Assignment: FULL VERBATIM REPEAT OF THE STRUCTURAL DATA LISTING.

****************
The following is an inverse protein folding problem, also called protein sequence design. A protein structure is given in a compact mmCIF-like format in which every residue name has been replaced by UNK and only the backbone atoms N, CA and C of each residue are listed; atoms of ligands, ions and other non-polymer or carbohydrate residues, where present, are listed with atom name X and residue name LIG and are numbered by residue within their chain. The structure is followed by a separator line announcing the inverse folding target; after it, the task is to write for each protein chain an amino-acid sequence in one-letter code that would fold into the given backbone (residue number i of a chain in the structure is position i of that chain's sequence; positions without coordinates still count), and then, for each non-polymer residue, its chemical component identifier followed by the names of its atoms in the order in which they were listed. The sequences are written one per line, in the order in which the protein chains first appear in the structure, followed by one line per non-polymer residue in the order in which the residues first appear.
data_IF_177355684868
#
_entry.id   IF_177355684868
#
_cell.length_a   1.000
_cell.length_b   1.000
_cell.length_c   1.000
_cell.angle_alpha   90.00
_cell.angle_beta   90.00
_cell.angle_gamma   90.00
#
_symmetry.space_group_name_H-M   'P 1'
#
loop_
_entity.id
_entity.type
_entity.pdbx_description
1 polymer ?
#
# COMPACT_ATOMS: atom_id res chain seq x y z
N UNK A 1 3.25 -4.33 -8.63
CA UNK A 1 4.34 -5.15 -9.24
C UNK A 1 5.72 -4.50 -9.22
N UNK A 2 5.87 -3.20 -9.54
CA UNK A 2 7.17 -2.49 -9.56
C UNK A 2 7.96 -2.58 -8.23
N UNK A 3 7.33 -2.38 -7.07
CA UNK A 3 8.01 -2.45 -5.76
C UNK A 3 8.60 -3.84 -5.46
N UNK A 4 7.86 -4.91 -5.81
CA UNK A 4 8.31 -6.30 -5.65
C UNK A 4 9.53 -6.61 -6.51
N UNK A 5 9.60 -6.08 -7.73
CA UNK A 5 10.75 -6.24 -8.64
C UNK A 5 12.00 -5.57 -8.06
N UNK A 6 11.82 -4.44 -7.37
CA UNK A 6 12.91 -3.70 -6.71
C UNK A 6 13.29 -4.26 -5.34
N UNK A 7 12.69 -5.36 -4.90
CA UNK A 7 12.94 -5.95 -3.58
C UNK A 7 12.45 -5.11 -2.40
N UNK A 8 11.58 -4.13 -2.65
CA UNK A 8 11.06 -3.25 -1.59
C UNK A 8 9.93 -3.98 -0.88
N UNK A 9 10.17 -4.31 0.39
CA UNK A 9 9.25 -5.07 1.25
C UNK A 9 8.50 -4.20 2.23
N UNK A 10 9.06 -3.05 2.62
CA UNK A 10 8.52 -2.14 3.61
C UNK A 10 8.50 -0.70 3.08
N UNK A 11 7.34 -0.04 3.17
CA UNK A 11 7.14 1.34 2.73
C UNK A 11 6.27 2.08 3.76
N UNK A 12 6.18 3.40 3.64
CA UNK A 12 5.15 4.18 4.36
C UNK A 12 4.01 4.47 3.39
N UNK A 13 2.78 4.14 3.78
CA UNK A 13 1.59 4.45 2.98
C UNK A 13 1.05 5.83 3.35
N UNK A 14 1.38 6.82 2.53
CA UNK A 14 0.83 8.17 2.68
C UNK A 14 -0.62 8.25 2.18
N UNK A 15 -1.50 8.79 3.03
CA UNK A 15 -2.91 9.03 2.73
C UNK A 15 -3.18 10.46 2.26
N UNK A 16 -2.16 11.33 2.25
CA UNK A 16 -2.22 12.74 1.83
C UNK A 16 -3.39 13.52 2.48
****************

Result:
The following is an inverse protein folding problem, also called protein sequence design. A protein structure is given in a compact mmCIF-like format in which every residue name has been replaced by UNK and only the backbone atoms N, CA and C of each residue are listed; atoms of ligands, ions and other non-polymer or carbohydrate residues, where present, are listed with atom name X and residue name LIG and are numbered by residue within their chain. The structure is followed by a separator line announcing the inverse folding target; after it, the task is to write for each protein chain an amino-acid sequence in one-letter code that would fold into the given backbone (residue number i of a chain in the structure is position i of that chain's sequence; positions without coordinates still count), and then, for each non-polymer residue, its chemical component identifier followed by the names of its atoms in the order in which they were listed. The sequences are written one per line, in the order in which the protein chains first appear in the structure, followed by one line per non-polymer residue in the order in which the residues first appear.
data_IF_177355684868
#
_entry.id   IF_177355684868
#
_cell.length_a   1.000
_cell.length_b   1.000
_cell.length_c   1.000
_cell.angle_alpha   90.00
_cell.angle_beta   90.00
_cell.angle_gamma   90.00
#
_symmetry.space_group_name_H-M   'P 1'
#
loop_
_entity.id
_entity.type
_entity.pdbx_description
1 polymer ?
#
# COMPACT_ATOMS: atom_id res chain seq x y z
N UNK A 1 3.25 -4.33 -8.63
CA UNK A 1 4.34 -5.15 -9.24
C UNK A 1 5.72 -4.50 -9.22
N UNK A 2 5.87 -3.20 -9.54
CA UNK A 2 7.17 -2.49 -9.56
C UNK A 2 7.96 -2.58 -8.23
N UNK A 3 7.33 -2.38 -7.07
CA UNK A 3 8.01 -2.45 -5.76
C UNK A 3 8.60 -3.84 -5.46
N UNK A 4 7.86 -4.91 -5.81
CA UNK A 4 8.31 -6.30 -5.65
C UNK A 4 9.53 -6.61 -6.51
N UNK A 5 9.60 -6.08 -7.73
CA UNK A 5 10.75 -6.24 -8.64
C UNK A 5 12.00 -5.57 -8.06
N UNK A 6 11.82 -4.44 -7.37
CA UNK A 6 12.91 -3.70 -6.71
C UNK A 6 13.29 -4.26 -5.34
N UNK A 7 12.69 -5.36 -4.90
CA UNK A 7 12.94 -5.95 -3.58
C UNK A 7 12.45 -5.11 -2.40
N UNK A 8 11.58 -4.13 -2.65
CA UNK A 8 11.06 -3.25 -1.59
C UNK A 8 9.93 -3.98 -0.88
N UNK A 9 10.17 -4.31 0.39
CA UNK A 9 9.25 -5.07 1.25
C UNK A 9 8.50 -4.20 2.23
N UNK A 10 9.06 -3.05 2.62
CA UNK A 10 8.52 -2.14 3.61
C UNK A 10 8.50 -0.70 3.08
N UNK A 11 7.34 -0.04 3.17
CA UNK A 11 7.14 1.34 2.73
C UNK A 11 6.27 2.08 3.76
N UNK A 12 6.18 3.40 3.64
CA UNK A 12 5.15 4.18 4.36
C UNK A 12 4.01 4.47 3.39
N UNK A 13 2.78 4.14 3.78
CA UNK A 13 1.59 4.45 2.98
C UNK A 13 1.05 5.83 3.35
N UNK A 14 1.38 6.82 2.53
CA UNK A 14 0.83 8.17 2.68
C UNK A 14 -0.62 8.25 2.18
N UNK A 15 -1.50 8.79 3.03
CA UNK A 15 -2.91 9.03 2.73
C UNK A 15 -3.18 10.46 2.26
N UNK A 16 -2.16 11.33 2.25
CA UNK A 16 -2.22 12.74 1.83
C UNK A 16 -3.39 13.52 2.48